The investigation had a target size of about 600 respondents and was conducted as an online survey in a commercial access panel (https://www.researchnow.com). This had the advantage of systematic access to volunteers with a broad range of professions. Participants were rewarded with small non-monetary incentives (shopping vouchers). Inclusion criteria were an age between 18 and 65 years and being employed in any economic sector with the exception of agriculture/fishing and mining/quarrying due to the different operational contexts of employment in the latter and the predominantly self-employed status of farmers.

Job types were classified into three categories, distinguishing service occupations (grey-collar workers (Silaski 2012)) from office-based and industrial/craft occupations (white- and blue-collar workers (Stevenson 2010)) as an indicator of the different demands in various occupational fields. Sectors were defined as follows:

  1. 1.

    Blue-collar workers: Manufacturing/processing/craft occupations.

     
  2. 2.

    Grey-collar workers: Care, support and medical assistance occupations, service occupations in the areas of facility management (caretakers, building cleaning and cleaning activities, security services), warehouse/logistics/transport, catering/hotel industry, trade.

     
  3. 3.

    White-collar workers: Office, social and educational professions.

     

Our recruitment sample was first stratified according to the three job types, age and gender. Non-target participants, refusers and study dropouts were replaced by randomly selected new participants in the respective job-type groups.

All in all 1104 participants were contacted. Incomplete data sets could be avoided through completion control implemented in the online tool. “Speeder” (i.e. people answering too fast) or participants with conspicuous response behaviour were excluded by the data provider. A dropout analysis was undertaken, controlling for job type and systematic termination at potentially critical items.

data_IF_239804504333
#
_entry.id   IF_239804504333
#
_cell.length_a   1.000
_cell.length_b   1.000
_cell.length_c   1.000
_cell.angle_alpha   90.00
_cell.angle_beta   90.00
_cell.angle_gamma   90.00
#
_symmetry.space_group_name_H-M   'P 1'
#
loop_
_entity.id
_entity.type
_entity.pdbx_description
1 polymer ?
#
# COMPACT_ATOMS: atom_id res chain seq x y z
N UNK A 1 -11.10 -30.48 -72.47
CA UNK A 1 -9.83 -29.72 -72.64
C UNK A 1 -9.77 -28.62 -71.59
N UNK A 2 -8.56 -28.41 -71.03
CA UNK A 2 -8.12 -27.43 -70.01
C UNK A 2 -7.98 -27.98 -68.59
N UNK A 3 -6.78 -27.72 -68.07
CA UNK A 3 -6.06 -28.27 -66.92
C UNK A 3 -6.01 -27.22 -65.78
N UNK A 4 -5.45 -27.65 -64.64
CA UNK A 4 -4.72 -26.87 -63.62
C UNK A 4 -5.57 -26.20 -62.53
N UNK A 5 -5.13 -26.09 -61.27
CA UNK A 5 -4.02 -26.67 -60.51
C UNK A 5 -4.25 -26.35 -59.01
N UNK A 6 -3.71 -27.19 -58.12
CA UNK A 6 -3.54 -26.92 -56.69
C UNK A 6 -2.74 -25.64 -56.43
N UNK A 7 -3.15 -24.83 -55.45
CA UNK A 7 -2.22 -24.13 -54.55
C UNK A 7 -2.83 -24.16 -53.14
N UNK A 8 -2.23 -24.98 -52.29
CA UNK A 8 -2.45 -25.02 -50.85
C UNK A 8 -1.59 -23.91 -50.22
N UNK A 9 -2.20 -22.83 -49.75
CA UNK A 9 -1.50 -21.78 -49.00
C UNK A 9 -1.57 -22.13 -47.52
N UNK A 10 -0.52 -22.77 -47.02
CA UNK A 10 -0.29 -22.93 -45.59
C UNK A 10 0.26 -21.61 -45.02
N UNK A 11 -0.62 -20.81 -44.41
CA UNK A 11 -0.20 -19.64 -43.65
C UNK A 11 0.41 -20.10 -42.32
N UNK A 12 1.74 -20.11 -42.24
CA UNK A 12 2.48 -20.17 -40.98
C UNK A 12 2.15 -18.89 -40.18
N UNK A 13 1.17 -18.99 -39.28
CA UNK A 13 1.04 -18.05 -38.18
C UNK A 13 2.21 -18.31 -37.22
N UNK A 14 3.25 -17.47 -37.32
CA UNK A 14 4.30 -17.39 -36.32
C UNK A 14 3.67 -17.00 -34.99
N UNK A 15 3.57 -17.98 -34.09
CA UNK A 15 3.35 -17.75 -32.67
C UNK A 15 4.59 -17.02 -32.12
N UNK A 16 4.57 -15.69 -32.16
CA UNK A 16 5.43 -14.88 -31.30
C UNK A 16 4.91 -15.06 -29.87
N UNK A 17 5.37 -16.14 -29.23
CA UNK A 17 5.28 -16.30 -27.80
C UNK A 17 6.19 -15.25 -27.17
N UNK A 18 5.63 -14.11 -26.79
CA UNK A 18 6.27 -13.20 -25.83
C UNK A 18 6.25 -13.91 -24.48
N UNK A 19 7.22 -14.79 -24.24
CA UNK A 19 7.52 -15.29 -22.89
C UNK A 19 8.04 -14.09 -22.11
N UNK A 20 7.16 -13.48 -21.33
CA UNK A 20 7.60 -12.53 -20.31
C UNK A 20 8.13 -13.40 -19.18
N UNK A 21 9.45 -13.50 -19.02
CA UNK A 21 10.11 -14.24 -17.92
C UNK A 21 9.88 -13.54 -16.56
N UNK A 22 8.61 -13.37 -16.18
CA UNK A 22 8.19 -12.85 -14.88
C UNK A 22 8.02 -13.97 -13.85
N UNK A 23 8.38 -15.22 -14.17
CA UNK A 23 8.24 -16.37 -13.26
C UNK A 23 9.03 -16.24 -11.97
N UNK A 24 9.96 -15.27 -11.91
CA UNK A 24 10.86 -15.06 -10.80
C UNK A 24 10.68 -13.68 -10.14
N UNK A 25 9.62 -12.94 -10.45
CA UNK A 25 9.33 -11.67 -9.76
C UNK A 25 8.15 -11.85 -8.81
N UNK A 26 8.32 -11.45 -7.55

Questionnaire operationalisation

For respondents, a definition of CMDs was given in the questionnaire as following: “By common mental disorders we mean all complaints and diseases connected with the psyche, e.g. depression, burnout, compulsive behaviour, anxiety, eating or addiction disorders. Please also consider “psychosomatic” complaints (those which also affect the body, although no physical cause can be found, e.g. chronic exhaustion or recurring sleep disorders). Not only severe impairments, but anything impairing everyday life or work so it cannot be continued as before”.

The instrument was operationalised with a selection of self-constructed items partly based on our PHOEBE I-study among healthcare providers and human resource managers mentioned above (Michaelis et al. 2016). Its usability was pretested with 11 employees. The first outcome “Perceived relevance of work-related CMD causes” included 15 items addressing work-related demands:

  • four items addressing work content: quantitative and qualitative job demands, emotional demands in the workplace, and influence and development potential on the job; these were directly derived from the titles of the respective scale dimensions in the German Copenhagen Psychosocial Questionnaire (http://www.copsoq.de; Nübling et al. 2006);

  • three items addressing work organisation, derived from several sources (Nübling et al. 2006, 2010; BAuA 2014): organisation of work processes, working time organisation, and work-privacy conflict;

  • seven items addressing interpersonal relations and leadership, mainly following the names of COPSOQ dimensions or items (Nübling et al. 2006; Pejtersen et al. 2010): communication culture in the team/in the company, social relationships in the workplace, leadership quality of superiors, leadership culture in the company, injustice, lack of appreciation at work;

  • a global item assessing the physical work environment (Nübling et al. 2015).

The second outcome “Perceived relevance of prevention strategies for avoiding CMDs” was operationalised with 17 items covering workplace prevention analogous to the PHOEBE I-study, and a further 11 items covering individual prevention as well as 5 items related to societal prevention. Additionally, in a 5-point Likert-scaled global item, we asked where prevention should start primarily—in the workplace or in private life (response options: exclusively/mostly/both equally). For more details and all items of both outcomes, see Online Resource 1, Table O1–O4.